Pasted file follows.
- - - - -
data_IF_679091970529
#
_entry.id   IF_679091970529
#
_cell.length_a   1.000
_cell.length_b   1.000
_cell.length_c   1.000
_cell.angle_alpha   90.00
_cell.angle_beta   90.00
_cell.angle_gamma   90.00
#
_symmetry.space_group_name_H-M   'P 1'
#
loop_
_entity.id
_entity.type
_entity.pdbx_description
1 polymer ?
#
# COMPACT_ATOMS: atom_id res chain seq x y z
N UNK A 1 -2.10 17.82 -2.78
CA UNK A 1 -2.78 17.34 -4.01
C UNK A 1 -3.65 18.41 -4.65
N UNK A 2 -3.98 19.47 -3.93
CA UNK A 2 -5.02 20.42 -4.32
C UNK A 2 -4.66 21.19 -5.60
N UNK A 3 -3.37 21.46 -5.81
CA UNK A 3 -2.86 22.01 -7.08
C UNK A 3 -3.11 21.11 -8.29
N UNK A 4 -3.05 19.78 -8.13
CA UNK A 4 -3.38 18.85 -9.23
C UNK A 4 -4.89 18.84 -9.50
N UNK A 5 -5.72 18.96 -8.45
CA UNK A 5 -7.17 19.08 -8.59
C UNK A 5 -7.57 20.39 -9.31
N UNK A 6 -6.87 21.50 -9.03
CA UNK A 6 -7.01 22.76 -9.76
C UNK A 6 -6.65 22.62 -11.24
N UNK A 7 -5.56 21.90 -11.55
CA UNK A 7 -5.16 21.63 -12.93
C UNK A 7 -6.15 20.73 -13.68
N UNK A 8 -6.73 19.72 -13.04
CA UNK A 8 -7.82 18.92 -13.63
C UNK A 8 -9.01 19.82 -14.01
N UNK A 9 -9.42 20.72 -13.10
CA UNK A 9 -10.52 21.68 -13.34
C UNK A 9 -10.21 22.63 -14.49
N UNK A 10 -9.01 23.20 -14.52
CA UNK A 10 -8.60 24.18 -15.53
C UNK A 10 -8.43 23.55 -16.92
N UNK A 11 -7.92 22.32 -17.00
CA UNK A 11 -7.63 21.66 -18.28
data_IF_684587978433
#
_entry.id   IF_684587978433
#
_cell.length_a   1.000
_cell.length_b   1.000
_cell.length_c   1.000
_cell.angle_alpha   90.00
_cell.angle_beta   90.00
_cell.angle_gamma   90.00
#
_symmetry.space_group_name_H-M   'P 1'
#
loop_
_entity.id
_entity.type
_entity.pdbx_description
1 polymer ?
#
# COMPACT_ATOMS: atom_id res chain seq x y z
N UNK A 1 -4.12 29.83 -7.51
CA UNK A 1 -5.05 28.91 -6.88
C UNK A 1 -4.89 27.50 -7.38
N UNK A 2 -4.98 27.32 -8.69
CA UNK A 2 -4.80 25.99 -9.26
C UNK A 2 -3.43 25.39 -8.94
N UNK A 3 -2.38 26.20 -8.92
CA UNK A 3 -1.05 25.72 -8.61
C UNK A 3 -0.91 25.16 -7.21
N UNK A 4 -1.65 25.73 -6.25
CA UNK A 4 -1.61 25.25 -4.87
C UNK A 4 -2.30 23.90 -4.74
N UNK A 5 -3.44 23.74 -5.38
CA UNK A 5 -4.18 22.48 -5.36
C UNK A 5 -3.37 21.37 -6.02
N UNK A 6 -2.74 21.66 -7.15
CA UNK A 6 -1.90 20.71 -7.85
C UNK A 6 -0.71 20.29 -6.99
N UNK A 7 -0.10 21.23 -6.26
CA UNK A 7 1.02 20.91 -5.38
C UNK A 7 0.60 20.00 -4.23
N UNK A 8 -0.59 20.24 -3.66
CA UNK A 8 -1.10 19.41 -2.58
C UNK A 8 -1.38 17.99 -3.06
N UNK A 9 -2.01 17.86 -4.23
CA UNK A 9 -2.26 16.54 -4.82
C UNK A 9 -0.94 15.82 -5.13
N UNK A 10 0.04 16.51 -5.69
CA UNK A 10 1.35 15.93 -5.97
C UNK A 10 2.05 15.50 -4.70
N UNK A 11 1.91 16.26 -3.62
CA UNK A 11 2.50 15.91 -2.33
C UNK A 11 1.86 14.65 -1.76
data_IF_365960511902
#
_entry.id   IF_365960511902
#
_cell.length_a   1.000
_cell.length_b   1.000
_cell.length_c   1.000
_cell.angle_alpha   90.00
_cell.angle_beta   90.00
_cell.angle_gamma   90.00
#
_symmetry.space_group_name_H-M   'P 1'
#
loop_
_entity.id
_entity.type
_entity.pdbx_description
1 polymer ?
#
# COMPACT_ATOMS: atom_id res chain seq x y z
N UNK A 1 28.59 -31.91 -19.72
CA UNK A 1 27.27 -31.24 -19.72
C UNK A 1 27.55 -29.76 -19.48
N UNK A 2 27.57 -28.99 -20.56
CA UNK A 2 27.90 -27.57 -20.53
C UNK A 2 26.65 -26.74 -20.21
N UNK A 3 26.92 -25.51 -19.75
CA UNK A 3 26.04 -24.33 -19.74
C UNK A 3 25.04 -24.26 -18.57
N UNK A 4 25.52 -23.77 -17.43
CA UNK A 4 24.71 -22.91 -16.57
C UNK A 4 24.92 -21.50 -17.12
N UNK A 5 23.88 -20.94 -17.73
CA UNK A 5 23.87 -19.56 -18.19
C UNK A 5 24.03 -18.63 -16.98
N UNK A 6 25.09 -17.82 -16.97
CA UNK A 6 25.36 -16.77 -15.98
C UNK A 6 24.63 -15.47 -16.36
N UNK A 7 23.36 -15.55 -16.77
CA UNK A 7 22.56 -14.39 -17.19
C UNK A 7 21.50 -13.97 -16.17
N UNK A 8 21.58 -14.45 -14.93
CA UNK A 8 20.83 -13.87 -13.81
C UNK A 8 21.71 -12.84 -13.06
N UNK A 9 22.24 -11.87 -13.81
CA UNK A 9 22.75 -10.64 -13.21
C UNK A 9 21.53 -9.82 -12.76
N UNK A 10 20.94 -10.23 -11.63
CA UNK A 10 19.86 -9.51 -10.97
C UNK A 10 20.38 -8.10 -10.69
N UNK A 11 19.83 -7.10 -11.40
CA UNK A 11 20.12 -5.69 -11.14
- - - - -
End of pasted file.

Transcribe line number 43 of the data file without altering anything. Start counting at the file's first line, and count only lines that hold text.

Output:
CA UNK A 8 -7.82 18.92 -13.63